Projects to recover photographs from tsunami debris take place in many places affected by the disaster. In this program people involved in these projects discuss their activities.

Oyaji Stream Café: Earthquake, Blackout, Housework and Oyaji

A candid talk show that discusses disruptions to everyday life caused by earthquakes and blackouts. The program is hosted by artist and printmaker Yukihiko Ozaki, who manages the "Oyaji (lit. Old Man) Café." Ozaki shares episodes from viewers and suggests post-disaster living tips for staying resilient under such circumstances.

Dialogue Time - right now of now

Hosted by performing arts producer Chuji Mori, the program invites various guests to verbalize, through dialogue, their experiences of the tremor caused by the Great East Japan Earthquake.

Debate at Jozenji Journal Web Edition

Jozenji Journal is a critical journal covering a wide range of topics, written by Futoshi Suzuki, a Big Issue vendor in Sendai. In this web edition, contemporary artist Atsushi Kadowaki engages in an honest debate with Suzuki on the post-disaster world.

Ubukoe Stream

DJ music shows presented by Show Tiku Bai Records ("a music lab that gives shape to ideas emerging from person-to-person ties"), broadcast from locations affected by the earthquake and tsunami. Each show closes with a requiem chosen by respective DJs.

Sharing Daily Living

People involved in production, such as farmers and charcoal makers, as well as private shop owners who deal with products, discuss how the disaster has affected food and everyday life.

Nantoganappe Project

Nantoganappe (lit. Things will work out) Project, which involves donating musical instruments to disaster-affected communities, was launched in late April, 2011. This program reports on the project's progress to date, and invites people involved in music from Miyagi who were affected by the disaster for discussions on how their involvement with music changed, or did not change, in the wake of the disaster. The program explores the potentiality of music through talks about what it means to the participants.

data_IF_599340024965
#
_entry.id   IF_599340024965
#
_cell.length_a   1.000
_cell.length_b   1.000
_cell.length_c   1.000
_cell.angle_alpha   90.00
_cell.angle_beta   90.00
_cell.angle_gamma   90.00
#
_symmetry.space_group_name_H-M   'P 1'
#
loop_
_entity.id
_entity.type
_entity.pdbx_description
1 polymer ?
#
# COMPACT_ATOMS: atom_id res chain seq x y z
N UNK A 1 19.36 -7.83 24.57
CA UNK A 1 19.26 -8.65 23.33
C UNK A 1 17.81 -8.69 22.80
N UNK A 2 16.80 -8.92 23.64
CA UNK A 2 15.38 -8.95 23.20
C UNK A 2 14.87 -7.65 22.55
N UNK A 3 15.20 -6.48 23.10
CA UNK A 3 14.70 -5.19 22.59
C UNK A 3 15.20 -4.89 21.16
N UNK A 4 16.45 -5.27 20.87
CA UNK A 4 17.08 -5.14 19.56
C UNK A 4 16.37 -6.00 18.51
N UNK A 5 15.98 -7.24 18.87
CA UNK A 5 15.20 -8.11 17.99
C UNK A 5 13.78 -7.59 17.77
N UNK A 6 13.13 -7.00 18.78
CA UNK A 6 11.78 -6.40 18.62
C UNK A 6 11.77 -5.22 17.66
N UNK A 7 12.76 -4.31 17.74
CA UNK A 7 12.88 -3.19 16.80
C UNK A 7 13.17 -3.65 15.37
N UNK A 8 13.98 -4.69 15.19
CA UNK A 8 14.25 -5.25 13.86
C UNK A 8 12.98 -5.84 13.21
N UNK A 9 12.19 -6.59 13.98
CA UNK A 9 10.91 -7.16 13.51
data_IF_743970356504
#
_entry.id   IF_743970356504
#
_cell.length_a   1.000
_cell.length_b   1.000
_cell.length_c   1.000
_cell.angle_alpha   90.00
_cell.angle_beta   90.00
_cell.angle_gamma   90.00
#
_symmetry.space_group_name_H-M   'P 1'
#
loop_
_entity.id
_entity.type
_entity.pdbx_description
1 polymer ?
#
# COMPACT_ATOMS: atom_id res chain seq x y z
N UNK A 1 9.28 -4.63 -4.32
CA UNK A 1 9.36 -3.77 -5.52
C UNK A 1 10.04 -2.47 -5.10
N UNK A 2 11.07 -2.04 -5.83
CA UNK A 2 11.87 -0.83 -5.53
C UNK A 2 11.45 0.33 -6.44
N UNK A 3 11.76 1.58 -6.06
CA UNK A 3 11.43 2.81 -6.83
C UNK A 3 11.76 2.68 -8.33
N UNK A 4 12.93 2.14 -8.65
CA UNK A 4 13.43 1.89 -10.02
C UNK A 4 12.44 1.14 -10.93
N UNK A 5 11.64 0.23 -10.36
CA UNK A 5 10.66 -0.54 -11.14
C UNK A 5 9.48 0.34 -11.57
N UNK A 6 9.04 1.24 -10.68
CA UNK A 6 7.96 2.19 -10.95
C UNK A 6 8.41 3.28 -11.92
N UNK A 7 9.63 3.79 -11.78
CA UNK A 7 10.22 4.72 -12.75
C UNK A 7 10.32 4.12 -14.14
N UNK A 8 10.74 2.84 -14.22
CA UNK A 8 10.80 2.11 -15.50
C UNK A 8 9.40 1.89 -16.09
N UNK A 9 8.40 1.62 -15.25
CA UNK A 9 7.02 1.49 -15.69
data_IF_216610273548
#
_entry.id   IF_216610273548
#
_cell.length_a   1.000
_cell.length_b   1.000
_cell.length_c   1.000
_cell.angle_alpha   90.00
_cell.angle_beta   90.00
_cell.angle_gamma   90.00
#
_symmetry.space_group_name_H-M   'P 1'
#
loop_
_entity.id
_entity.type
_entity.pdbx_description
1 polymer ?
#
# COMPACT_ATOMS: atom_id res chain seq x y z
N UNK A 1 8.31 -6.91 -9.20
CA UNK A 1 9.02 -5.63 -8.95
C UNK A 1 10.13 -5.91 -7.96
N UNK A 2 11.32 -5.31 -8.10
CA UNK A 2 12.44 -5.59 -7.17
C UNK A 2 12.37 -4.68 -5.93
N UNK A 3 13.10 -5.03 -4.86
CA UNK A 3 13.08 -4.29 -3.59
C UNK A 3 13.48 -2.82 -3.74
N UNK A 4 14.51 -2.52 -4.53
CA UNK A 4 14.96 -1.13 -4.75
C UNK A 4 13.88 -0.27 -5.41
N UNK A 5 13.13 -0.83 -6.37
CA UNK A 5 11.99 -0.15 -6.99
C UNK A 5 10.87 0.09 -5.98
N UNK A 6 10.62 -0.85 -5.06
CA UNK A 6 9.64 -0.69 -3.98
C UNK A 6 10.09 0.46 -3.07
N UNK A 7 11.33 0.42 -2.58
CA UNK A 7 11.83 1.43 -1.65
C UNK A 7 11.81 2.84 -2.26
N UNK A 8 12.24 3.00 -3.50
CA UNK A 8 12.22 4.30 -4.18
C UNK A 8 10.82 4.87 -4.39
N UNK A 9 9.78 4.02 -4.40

Café Philo Counter Talk

Post-production talk by staff members of Café Philo Thinking Table, on feeling of indebtedness about discussing the disaster, support activities, and the question of whether or not one is directly affected by the disaster.


A production meeting for documentary film Nami No Oto, directed by Ryusuke Hamaguchi, is webcast exactly as it took place. The meeting, attended by the director, reveals the progress of the film at the time. Interviews with the kataribe or storytellers who appear in the film are recorded as "Dialog".

Livable Homes

"Livable Home" is a series recording the reconstruction processes of homes, places, and lives affected by the tsunami.

Evacuation Route Research Institute

“Evacuation Route Research Institute” is a series that focuses on how people spent the time between the earthquake and the arrival of the tsunami on March 11. By establishing the time they reached higher ground and the time they were rescued, the series studies the evacuation routes of people who survived the tsunami.

Shogaisha (People with Disabilities) Graffiti

Obstacles in everyday life experienced by people with disabilities were aggravated and made more apparent by the recent earthquake and tsunami. In this program, people with disabilities and their supporters discuss what constitutes real normalization.